His race also gives Powell license to recognize and even joke about the ethnic differences in America in the face of both tiresome political correctness and simmering racial hatred. In his San Diego speech he parodied a pompous white military officer speaking in empty and orotund phrases. Then he mimicked a black sergeant talking about the coming war in the Persian Gulf: “We gonna kick butt and go home.” Describing an encounter with Israeli Prime Minister Yitzhak Rabin at his White House treaty signing with Yasser Arafat, Powell put on a New York Jewish accent. And he even worked around the edges of gay sensibilities. “Arafat … is so taken with the moment that he starts to pull me toward him and hug me and give me a two-cheek kiss. But I can only stand so much new world order…” The audience laughed with him.
Powell’s views on specific political issues are not fully articulated, and most Americans see him largely in policy-neutral terms. Thus he is something of an empty ideological vessel into which voters pour their own beliefs. But in the scores of speeches he has given since his retirement as Chairman of the Joint Chiefs, the message he has crafted is a brilliantly balanced mix of conservative values and a somewhat liberal view of the proper role of government.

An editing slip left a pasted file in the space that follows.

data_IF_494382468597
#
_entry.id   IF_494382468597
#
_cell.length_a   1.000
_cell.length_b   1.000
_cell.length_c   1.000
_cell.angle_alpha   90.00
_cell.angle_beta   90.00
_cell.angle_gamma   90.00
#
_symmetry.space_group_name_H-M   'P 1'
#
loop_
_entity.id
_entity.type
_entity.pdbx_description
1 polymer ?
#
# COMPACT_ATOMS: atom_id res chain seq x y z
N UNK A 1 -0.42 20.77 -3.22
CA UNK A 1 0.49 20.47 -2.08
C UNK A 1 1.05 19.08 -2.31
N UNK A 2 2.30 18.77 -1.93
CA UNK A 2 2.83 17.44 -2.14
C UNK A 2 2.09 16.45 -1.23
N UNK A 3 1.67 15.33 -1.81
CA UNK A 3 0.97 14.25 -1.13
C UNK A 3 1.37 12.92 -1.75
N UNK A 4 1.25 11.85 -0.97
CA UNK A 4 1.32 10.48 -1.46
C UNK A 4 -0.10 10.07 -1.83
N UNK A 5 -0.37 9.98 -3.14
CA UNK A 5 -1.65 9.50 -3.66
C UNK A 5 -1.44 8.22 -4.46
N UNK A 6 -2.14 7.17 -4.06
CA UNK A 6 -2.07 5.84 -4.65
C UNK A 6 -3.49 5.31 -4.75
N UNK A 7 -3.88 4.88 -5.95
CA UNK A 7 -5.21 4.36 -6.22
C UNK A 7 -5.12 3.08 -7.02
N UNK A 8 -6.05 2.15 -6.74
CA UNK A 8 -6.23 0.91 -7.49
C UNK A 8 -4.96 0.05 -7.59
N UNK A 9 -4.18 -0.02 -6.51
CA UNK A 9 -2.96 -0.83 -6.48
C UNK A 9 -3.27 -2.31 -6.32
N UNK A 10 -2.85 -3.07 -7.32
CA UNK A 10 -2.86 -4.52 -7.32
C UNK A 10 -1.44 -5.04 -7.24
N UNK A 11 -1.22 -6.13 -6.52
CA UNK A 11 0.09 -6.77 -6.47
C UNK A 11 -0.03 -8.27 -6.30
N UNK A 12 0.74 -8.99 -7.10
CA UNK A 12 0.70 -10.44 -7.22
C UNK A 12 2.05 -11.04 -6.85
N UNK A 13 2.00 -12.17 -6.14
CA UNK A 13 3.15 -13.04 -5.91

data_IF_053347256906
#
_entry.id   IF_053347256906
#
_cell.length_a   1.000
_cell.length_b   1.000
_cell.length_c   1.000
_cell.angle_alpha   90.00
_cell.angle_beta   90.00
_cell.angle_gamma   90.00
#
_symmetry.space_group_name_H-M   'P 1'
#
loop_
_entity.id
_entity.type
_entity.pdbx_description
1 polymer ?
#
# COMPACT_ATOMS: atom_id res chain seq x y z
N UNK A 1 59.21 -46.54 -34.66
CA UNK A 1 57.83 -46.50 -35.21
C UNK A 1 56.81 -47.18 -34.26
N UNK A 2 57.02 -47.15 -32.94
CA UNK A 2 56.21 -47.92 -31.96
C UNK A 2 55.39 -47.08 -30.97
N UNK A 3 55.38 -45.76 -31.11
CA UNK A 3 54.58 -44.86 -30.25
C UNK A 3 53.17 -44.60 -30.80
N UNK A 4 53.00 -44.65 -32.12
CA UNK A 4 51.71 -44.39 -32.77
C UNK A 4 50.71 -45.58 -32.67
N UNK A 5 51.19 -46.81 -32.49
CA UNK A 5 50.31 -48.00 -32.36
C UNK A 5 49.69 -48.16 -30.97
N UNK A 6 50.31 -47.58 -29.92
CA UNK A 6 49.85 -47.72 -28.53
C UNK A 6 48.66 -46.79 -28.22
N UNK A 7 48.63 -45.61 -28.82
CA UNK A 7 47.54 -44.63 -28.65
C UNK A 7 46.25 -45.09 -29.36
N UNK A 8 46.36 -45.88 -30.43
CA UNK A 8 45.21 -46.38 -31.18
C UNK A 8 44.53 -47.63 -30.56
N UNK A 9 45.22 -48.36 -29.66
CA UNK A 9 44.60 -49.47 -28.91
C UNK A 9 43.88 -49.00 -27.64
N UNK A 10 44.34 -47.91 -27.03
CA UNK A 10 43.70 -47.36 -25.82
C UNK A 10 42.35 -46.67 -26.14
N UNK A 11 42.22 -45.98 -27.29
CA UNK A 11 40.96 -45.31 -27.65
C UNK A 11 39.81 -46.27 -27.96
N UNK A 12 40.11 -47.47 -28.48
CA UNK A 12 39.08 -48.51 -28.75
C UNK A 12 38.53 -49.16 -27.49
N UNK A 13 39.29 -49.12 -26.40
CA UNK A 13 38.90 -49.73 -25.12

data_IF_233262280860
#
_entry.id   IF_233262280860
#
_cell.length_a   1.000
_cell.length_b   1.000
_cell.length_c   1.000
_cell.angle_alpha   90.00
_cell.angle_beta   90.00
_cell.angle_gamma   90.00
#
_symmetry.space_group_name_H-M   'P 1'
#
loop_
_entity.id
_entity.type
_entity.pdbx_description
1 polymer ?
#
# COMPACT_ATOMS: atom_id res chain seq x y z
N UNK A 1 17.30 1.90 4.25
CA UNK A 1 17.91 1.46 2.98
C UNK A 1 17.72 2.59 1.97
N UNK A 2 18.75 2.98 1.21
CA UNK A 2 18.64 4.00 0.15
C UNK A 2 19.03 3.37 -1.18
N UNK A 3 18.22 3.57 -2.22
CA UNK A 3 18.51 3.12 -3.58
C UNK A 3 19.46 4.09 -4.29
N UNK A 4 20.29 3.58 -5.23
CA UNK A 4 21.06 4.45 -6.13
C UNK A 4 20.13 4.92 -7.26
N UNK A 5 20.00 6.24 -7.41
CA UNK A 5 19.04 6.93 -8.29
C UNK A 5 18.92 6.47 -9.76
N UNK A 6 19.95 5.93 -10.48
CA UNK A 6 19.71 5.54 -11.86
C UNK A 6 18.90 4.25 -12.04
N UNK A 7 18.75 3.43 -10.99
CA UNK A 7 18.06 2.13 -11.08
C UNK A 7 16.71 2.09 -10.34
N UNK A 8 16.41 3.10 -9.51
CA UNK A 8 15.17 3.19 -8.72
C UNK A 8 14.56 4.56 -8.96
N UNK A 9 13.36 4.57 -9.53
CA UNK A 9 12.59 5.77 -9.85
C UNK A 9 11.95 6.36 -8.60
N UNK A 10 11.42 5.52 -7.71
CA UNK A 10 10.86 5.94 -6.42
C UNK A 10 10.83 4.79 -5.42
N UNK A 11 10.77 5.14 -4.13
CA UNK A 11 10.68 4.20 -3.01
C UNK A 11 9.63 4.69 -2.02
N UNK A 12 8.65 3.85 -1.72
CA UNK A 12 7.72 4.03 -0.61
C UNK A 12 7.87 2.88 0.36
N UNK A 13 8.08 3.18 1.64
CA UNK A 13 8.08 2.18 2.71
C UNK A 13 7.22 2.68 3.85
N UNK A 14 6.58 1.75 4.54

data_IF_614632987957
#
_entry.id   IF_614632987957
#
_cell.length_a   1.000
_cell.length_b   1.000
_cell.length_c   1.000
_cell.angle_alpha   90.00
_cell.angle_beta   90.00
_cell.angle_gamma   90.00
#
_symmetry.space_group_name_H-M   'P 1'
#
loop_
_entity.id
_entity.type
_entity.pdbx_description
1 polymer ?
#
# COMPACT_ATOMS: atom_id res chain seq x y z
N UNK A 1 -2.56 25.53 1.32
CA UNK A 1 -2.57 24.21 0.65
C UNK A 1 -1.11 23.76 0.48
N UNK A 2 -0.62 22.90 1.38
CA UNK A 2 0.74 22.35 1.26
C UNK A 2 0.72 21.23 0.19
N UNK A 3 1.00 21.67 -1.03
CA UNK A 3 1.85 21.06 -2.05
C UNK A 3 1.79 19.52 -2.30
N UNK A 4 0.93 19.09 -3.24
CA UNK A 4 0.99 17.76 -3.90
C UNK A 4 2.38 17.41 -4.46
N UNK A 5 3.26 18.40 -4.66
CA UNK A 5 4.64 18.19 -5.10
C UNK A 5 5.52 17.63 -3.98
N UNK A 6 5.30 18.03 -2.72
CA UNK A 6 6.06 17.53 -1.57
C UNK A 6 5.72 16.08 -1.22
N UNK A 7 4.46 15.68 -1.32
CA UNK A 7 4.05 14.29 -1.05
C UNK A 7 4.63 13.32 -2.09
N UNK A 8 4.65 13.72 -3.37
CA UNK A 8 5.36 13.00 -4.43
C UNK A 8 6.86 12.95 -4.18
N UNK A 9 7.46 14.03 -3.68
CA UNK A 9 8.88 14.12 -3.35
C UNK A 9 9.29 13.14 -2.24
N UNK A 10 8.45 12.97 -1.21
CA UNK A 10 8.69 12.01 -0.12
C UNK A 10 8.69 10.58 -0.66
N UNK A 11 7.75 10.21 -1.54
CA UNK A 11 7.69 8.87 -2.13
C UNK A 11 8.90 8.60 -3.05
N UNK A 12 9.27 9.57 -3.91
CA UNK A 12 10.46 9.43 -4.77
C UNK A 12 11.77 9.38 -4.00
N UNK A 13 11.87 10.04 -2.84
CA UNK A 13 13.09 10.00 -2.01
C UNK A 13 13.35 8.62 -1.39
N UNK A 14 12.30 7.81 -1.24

His most powerful theme has been the importance of family, of America as a big national family, and of reconciliation among warring forces abroad and hostile groups at home. He repeatedly tells the story of a young African-American soldier being interviewed just before going into battle in Kuwait. The soldier was asked whether he was afraid. “He said,” Powell relates proudly, “‘I am not afraid. And the reason I’m not afraid is that I’m with my family.’ He looked over his shoulder at the other youngsters in his unit. They were white and black and yellow and every color of the American mosaic. ‘That’s my family. We take care of one another.'”